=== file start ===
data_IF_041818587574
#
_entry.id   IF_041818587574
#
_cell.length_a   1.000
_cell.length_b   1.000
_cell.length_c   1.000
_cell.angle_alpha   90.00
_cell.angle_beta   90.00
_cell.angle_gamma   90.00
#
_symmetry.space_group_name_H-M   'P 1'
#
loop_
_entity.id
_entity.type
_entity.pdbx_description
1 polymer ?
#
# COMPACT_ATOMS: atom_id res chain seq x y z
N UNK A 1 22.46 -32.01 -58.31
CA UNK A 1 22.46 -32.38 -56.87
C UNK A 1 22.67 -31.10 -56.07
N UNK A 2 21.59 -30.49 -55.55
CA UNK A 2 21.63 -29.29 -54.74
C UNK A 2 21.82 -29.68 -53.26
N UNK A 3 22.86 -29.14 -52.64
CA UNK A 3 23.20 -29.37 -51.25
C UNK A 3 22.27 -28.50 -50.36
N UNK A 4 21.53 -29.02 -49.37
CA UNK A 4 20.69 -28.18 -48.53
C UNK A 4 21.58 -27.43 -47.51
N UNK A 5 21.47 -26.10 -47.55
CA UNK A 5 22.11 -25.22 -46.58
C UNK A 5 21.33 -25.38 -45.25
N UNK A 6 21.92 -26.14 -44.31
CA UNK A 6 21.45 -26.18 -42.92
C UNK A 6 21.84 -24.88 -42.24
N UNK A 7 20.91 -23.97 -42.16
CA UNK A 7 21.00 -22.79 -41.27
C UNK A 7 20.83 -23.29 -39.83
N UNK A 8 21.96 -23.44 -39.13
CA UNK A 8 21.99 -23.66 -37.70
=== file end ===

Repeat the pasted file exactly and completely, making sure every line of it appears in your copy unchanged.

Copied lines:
data_IF_041818587574
#
_entry.id   IF_041818587574
#
_cell.length_a   1.000
_cell.length_b   1.000
_cell.length_c   1.000
_cell.angle_alpha   90.00
_cell.angle_beta   90.00
_cell.angle_gamma   90.00
#
_symmetry.space_group_name_H-M   'P 1'
#
loop_
_entity.id
_entity.type
_entity.pdbx_description
1 polymer ?
#
# COMPACT_ATOMS: atom_id res chain seq x y z
N UNK A 1 22.46 -32.01 -58.31
CA UNK A 1 22.46 -32.38 -56.87
C UNK A 1 22.67 -31.10 -56.07
N UNK A 2 21.59 -30.49 -55.55
CA UNK A 2 21.63 -29.29 -54.74
C UNK A 2 21.82 -29.68 -53.26
N UNK A 3 22.86 -29.14 -52.64
CA UNK A 3 23.20 -29.37 -51.25
C UNK A 3 22.27 -28.50 -50.36
N UNK A 4 21.53 -29.02 -49.37
CA UNK A 4 20.69 -28.18 -48.53
C UNK A 4 21.58 -27.43 -47.51
N UNK A 5 21.47 -26.10 -47.55
CA UNK A 5 22.11 -25.22 -46.58
C UNK A 5 21.33 -25.38 -45.25
N UNK A 6 21.92 -26.14 -44.31
CA UNK A 6 21.45 -26.18 -42.92
C UNK A 6 21.84 -24.88 -42.24
N UNK A 7 20.91 -23.97 -42.16
CA UNK A 7 21.00 -22.79 -41.27
C UNK A 7 20.83 -23.29 -39.83
N UNK A 8 21.96 -23.44 -39.13
CA UNK A 8 21.99 -23.66 -37.70